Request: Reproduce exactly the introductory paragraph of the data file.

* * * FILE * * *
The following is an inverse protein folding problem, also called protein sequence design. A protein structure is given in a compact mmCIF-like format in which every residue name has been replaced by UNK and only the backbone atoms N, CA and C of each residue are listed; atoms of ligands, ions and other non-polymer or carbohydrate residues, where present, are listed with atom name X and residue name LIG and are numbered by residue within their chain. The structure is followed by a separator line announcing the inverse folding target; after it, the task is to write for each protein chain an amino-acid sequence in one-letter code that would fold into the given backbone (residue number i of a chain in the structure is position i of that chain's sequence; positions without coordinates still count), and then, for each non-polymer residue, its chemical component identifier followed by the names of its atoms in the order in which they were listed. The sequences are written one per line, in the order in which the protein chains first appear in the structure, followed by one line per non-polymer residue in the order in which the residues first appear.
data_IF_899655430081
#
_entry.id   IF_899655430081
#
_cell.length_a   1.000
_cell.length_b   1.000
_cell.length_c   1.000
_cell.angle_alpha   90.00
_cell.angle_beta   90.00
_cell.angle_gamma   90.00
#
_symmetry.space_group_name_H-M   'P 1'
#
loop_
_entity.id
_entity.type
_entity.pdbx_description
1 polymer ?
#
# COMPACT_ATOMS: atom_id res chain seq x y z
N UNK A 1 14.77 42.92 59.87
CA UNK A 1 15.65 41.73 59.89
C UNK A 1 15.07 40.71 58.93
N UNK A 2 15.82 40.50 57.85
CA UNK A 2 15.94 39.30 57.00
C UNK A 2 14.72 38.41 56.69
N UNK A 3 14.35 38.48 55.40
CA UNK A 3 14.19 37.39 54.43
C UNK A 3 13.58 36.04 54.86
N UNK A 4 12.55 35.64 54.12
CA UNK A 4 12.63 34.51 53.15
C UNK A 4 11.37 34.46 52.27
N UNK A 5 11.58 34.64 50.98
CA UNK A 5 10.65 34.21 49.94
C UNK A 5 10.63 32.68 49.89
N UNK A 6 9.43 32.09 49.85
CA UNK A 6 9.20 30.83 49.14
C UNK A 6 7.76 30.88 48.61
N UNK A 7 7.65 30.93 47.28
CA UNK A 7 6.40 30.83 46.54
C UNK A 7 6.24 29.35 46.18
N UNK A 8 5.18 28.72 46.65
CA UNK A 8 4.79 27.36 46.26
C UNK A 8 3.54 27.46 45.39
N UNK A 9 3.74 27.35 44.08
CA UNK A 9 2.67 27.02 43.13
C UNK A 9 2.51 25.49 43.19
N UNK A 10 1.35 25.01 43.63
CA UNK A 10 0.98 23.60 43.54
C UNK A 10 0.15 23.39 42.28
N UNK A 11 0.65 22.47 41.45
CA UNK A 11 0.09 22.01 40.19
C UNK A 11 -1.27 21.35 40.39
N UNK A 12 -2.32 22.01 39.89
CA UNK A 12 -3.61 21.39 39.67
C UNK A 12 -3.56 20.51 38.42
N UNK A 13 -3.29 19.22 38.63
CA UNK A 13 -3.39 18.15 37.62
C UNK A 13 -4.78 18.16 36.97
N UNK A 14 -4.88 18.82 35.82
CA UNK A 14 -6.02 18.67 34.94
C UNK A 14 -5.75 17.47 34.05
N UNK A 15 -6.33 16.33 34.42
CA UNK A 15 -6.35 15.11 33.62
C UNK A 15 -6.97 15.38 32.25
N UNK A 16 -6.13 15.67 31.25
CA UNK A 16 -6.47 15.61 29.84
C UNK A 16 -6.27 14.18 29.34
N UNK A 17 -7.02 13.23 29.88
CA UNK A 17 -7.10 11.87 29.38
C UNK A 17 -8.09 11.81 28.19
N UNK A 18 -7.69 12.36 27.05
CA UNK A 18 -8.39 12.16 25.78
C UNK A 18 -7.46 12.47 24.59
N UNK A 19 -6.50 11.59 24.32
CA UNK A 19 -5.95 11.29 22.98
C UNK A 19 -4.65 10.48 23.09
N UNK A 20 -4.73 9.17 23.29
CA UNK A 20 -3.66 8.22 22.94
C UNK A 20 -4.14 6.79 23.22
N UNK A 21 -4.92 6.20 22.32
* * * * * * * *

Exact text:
The following is an inverse protein folding problem, also called protein sequence design. A protein structure is given in a compact mmCIF-like format in which every residue name has been replaced by UNK and only the backbone atoms N, CA and C of each residue are listed; atoms of ligands, ions and other non-polymer or carbohydrate residues, where present, are listed with atom name X and residue name LIG and are numbered by residue within their chain. The structure is followed by a separator line announcing the inverse folding target; after it, the task is to write for each protein chain an amino-acid sequence in one-letter code that would fold into the given backbone (residue number i of a chain in the structure is position i of that chain's sequence; positions without coordinates still count), and then, for each non-polymer residue, its chemical component identifier followed by the names of its atoms in the order in which they were listed. The sequences are written one per line, in the order in which the protein chains first appear in the structure, followed by one line per non-polymer residue in the order in which the residues first appear.